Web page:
Further Thoughts On Being (Or Trying Not To Be) Post-Congregational
Last month’s topic of Post-Congregationalism attracted an unusually large number of comments and some really great questions. If you haven’t done so already, I’d encourage you to take a look at the discussion in the comments section of that blogpost. One issue that came up again and again was what we could call the risks […]
Last month’s topic of Post-Congregationalism attracted an unusually large number of comments and some really great questions. If you haven’t done so already, I’d encourage you to take a look at the discussion in the comments section of that blogpost.
One issue that came up again and again was what we could call the risks of turning away from churchgoing. Does a lack of Christian community mean we risk our faith becoming too personal and individualised, does it mean we lose a sense of accountability, does the danger even go so far as to imperil the foundations of our faith? It’s a tension at work in the NakedPastor’s post, Flee to the Desert (HT to Linz for the link)
“…When, oh when, will we ever ever realize that all we are doing with all of our ideas, visions, agendas, revolutions and reforms is tweaking that which imprisons us? We are the captains of modification…
I don’t know how to do this. I don’t know how we, as friends of faith, can gather together without the complications of structure, institution, government, mores, politics, laws, hierarchy, expectations, agendas and goals interfering with community. I don’t know how we can stop church from obstructing fellowship. I don’t know how we can stop religion from murdering humanity. It’s almost like our marriage is getting in the way of our love. Can it be done? I have to believe it can and must be done. Otherwise, the demons have won.”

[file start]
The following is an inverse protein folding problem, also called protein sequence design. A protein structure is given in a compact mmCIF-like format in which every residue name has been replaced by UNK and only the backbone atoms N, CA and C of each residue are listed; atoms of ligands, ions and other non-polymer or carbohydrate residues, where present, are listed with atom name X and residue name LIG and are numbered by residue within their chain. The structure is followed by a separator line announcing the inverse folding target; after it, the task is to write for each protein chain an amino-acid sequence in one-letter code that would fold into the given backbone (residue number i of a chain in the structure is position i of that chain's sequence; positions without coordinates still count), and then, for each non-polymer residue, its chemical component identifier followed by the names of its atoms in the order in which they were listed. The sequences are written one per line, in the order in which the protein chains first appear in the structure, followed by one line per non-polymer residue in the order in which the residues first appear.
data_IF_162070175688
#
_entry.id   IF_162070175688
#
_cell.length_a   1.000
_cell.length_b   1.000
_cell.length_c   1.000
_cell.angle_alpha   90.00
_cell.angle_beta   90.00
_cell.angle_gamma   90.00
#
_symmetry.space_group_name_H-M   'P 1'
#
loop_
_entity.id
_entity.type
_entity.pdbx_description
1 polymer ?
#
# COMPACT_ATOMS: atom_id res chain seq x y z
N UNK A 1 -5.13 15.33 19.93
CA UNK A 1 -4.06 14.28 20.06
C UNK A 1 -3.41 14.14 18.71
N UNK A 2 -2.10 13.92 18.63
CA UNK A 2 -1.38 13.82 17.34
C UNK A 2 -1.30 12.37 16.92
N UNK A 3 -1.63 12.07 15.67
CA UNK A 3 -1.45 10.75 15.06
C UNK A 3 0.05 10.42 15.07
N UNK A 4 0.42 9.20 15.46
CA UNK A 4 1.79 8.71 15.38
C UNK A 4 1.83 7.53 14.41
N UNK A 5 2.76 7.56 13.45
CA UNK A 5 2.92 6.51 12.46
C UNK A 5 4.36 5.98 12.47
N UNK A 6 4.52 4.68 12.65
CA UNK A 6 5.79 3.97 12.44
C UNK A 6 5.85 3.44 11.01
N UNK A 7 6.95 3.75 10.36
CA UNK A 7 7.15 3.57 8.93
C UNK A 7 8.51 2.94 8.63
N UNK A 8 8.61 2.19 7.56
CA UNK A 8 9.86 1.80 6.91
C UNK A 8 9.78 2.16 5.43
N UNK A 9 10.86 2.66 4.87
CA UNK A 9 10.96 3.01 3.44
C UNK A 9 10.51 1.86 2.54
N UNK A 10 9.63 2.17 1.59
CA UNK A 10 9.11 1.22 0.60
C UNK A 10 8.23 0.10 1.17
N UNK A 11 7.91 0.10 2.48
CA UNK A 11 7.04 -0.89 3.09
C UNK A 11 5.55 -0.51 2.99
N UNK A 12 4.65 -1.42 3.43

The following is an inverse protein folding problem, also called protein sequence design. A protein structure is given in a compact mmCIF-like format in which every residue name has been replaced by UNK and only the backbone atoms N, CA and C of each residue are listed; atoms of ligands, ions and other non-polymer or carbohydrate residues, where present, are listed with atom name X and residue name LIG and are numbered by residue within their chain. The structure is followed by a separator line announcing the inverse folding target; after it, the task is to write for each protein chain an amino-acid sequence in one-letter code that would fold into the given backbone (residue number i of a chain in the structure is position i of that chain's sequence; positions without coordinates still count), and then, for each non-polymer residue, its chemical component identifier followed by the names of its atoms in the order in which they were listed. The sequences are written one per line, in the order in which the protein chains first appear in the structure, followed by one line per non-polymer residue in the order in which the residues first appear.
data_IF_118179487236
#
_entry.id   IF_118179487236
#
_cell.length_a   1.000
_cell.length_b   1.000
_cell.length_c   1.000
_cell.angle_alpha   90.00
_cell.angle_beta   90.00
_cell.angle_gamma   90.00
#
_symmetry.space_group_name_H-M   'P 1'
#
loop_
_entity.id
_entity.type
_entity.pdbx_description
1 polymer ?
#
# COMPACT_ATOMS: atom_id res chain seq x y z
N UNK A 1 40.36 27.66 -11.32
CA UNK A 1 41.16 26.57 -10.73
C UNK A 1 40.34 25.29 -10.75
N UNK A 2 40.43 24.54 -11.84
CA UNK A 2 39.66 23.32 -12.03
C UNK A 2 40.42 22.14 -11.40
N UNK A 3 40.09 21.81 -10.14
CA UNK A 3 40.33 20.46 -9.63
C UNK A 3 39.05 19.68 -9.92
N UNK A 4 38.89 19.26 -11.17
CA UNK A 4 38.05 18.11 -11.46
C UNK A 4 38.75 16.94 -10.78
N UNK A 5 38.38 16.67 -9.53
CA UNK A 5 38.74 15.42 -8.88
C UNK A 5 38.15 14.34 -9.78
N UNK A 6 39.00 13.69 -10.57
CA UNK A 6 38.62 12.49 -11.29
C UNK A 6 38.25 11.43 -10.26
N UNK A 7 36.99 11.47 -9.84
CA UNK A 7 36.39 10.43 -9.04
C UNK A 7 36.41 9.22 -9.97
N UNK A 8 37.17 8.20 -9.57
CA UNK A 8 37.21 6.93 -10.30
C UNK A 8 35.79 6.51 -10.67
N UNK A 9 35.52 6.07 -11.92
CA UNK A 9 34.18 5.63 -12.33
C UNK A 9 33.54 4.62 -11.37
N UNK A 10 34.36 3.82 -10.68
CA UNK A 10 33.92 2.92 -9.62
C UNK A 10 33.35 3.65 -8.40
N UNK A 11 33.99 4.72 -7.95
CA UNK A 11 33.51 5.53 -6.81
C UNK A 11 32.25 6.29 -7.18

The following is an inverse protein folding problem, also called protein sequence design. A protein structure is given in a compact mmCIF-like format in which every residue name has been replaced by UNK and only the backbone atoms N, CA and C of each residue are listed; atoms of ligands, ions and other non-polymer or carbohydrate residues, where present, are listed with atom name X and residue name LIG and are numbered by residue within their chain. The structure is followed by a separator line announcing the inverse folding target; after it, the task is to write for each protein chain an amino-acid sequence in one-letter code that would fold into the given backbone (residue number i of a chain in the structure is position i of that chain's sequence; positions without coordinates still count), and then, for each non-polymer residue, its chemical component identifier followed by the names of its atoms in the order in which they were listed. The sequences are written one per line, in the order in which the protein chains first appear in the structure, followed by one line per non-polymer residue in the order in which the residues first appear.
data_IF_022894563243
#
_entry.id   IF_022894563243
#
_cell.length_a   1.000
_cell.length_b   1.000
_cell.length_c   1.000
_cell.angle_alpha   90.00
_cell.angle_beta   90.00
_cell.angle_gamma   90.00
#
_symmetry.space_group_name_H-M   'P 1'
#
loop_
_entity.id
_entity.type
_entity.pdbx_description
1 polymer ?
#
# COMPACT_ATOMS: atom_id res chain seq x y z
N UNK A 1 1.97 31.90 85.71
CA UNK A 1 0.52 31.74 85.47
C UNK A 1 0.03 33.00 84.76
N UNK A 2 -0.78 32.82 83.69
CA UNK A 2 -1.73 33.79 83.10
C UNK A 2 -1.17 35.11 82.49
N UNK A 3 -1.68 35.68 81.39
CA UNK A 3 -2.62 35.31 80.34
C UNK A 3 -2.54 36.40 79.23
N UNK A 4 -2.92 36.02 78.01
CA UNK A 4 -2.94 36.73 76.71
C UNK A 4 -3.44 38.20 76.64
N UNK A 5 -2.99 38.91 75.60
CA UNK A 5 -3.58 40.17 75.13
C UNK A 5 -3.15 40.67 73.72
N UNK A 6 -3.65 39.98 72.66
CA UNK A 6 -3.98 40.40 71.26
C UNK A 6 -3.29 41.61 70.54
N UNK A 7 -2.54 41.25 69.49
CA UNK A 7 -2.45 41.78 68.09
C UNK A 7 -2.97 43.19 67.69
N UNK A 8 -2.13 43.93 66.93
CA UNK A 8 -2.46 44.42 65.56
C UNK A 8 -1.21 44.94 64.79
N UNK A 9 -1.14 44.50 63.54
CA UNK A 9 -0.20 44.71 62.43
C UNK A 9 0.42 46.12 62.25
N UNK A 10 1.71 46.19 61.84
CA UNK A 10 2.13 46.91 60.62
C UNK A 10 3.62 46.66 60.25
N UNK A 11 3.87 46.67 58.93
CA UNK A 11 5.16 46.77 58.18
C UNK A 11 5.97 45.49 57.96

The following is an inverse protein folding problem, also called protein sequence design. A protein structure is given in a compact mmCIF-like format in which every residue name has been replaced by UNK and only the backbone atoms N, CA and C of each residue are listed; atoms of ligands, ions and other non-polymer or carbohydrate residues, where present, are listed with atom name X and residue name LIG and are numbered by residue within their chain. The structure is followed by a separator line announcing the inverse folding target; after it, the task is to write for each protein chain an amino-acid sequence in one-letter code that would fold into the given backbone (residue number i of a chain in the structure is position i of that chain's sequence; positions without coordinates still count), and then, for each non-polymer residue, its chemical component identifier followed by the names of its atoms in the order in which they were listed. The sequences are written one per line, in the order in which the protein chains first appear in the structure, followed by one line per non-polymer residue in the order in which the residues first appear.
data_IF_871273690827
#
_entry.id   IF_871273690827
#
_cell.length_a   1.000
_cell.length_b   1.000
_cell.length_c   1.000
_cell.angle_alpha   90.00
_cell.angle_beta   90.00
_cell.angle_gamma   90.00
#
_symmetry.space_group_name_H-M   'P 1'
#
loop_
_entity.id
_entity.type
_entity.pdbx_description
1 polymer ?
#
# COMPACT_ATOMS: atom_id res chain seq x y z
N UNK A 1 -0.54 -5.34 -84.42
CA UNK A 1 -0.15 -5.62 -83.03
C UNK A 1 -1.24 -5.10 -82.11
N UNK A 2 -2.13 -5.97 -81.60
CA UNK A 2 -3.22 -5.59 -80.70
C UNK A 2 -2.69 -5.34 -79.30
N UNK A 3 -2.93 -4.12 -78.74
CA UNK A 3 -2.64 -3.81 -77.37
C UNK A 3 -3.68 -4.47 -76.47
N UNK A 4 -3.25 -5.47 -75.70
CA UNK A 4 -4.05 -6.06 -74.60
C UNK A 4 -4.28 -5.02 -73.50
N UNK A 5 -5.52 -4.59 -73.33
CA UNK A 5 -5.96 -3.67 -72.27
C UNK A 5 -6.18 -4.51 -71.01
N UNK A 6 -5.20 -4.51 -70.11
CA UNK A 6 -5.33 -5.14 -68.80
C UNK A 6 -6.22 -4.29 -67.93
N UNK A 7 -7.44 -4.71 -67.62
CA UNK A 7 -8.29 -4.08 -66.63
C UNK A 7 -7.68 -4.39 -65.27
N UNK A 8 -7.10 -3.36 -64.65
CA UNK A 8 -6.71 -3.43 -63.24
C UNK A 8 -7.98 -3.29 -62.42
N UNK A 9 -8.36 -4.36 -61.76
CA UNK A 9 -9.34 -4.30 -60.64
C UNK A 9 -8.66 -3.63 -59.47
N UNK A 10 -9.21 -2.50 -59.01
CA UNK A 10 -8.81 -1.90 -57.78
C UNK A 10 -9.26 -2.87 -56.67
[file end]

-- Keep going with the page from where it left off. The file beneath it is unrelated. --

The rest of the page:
These are important issues to me. I’m not convinced we can truly flourish as believers outside of community and accountability. Moreover, I believe there are important lessons to be learned from being coupled to folks who don’t share every aspect of our outlook or lifestyle. This is something that is essential to the kind of ecclesiological cosmopolitanism I’ve always advocated and essential to having a deep sense of how God communicates with us in the world.
But, if I’m going to be true to that same theological vision that I’ve advocated in past years, then there is an essential component that also needs to be voiced. The sense of a creative, critical and intellectual community of faith that gives room for people to flourish in diverse ways. I was reminded of this vision when reading Frank Rees summary of Karl Barth’s words on the church as a theological community.
“In Karl Barth’s introductory work on theology, Evangelical Theology: an introduction, there is a chapter on community which very clearly identifies both the need of a community of reference, to guide theological work and the need to be critical of that guide. Barth sees the task of theology as a quest for truth. But this truth includes more than asking such questions as whether God exist. More powerfully, the theological task is the task of the whole Christian community, asking itself whether it has rightly understood the heritage or tradition it has received (such as its biblical interpretations and its creedal formulations). Have we got it right?